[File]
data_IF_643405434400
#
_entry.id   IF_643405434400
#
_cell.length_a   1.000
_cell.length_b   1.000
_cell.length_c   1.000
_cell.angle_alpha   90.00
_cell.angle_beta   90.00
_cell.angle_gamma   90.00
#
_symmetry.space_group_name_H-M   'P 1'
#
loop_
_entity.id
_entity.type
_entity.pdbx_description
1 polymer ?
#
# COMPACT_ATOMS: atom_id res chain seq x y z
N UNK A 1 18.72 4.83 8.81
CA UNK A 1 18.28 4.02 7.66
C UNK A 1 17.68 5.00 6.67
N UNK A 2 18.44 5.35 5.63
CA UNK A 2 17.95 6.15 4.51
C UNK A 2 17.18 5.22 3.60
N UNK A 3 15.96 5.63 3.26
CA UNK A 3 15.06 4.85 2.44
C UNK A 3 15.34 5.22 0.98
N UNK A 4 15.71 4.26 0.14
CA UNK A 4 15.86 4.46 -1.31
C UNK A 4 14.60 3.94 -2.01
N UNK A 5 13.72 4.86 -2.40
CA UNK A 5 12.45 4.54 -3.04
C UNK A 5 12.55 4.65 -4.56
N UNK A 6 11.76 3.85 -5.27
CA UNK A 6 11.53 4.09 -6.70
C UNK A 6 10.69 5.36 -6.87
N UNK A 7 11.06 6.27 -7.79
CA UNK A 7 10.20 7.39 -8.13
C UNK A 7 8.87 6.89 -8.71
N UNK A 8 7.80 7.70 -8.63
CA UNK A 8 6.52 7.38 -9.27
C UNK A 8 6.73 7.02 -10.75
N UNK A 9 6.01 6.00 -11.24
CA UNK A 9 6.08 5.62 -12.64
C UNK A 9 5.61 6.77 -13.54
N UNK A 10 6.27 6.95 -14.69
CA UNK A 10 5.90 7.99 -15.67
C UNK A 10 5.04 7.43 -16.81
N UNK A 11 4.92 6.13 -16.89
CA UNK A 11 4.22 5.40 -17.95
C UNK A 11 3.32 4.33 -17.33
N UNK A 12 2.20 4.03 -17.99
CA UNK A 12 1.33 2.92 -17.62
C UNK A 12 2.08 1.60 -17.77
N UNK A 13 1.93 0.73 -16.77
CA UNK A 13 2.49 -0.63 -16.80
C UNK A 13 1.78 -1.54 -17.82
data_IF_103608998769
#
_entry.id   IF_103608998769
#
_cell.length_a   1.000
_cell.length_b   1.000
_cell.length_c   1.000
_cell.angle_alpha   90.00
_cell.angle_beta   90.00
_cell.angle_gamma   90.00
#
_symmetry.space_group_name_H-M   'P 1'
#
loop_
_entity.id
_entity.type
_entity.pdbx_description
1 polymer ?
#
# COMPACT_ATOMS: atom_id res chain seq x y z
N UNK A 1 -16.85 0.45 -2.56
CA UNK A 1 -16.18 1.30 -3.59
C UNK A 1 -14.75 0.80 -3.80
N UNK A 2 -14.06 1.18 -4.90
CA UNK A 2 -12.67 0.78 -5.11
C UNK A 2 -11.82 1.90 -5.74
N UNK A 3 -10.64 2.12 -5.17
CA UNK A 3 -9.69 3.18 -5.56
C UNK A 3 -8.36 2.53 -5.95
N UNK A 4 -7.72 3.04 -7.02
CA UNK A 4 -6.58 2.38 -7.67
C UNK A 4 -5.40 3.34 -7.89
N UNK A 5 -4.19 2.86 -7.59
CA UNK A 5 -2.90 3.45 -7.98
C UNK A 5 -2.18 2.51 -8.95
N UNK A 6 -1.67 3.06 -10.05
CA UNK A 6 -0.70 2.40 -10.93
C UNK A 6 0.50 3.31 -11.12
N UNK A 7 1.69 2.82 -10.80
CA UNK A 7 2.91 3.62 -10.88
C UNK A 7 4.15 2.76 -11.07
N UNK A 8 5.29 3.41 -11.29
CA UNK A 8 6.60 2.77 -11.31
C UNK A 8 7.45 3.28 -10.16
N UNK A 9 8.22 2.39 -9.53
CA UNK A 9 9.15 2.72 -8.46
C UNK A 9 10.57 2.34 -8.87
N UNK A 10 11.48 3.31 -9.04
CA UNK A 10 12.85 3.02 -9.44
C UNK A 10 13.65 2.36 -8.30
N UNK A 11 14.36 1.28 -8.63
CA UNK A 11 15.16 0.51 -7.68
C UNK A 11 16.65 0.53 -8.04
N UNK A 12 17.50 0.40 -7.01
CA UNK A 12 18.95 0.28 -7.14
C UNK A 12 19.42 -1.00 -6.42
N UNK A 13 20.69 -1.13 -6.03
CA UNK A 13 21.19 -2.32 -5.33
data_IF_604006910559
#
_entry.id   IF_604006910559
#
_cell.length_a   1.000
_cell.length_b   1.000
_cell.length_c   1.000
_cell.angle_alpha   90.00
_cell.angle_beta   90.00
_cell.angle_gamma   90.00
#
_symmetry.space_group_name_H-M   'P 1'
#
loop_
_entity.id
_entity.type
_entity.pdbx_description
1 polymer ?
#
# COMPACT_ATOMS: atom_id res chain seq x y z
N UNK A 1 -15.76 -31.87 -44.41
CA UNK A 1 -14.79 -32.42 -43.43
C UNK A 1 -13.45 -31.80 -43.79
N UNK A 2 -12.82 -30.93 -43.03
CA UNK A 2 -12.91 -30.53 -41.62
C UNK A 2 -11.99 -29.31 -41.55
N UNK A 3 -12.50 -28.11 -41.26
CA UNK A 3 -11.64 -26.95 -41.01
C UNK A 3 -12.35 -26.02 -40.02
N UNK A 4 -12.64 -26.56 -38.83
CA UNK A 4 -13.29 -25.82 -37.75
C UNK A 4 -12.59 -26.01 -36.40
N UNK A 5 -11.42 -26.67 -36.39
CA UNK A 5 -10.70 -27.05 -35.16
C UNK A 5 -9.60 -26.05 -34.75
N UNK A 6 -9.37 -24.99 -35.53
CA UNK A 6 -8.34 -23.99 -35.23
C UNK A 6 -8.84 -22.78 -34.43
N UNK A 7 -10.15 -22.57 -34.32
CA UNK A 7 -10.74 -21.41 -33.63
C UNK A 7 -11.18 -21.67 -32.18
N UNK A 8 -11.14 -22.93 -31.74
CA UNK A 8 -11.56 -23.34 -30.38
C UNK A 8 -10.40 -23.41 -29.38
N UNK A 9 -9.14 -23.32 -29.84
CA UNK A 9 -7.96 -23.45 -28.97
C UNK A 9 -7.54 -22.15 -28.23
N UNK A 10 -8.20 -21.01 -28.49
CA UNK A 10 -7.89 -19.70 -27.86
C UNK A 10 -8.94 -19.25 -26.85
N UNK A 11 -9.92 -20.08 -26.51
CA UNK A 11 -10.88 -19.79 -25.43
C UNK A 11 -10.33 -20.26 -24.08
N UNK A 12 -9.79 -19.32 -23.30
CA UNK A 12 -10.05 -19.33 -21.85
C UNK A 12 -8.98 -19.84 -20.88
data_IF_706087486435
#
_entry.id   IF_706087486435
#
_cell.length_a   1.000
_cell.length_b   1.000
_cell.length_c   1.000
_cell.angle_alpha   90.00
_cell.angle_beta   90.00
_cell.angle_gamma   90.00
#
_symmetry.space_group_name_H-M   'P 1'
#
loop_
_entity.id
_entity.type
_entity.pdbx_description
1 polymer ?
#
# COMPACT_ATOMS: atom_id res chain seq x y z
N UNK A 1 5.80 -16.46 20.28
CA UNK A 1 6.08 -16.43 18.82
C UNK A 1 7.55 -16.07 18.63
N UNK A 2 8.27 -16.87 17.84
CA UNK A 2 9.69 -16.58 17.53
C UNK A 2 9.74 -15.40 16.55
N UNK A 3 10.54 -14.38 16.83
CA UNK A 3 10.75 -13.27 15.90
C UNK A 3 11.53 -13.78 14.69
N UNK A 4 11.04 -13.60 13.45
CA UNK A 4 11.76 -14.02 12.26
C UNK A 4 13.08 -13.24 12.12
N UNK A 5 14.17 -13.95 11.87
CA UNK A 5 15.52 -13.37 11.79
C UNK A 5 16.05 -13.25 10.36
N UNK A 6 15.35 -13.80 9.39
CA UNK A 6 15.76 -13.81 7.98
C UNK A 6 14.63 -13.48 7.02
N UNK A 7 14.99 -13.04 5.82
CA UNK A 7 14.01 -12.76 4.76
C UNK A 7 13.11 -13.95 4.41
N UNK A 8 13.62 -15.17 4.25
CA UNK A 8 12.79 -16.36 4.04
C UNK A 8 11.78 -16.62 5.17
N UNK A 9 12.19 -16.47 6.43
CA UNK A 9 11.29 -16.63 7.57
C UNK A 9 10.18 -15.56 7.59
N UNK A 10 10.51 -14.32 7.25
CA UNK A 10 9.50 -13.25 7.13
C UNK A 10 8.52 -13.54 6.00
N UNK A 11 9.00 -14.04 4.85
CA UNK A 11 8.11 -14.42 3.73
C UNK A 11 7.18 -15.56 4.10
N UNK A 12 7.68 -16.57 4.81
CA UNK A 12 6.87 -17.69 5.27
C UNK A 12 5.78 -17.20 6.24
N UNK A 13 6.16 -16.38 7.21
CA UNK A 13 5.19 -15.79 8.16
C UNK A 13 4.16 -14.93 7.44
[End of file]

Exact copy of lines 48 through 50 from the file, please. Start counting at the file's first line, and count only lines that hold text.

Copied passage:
N UNK A 10 6.27 6.95 -14.69
CA UNK A 10 5.90 7.99 -15.67
C UNK A 10 5.04 7.43 -16.81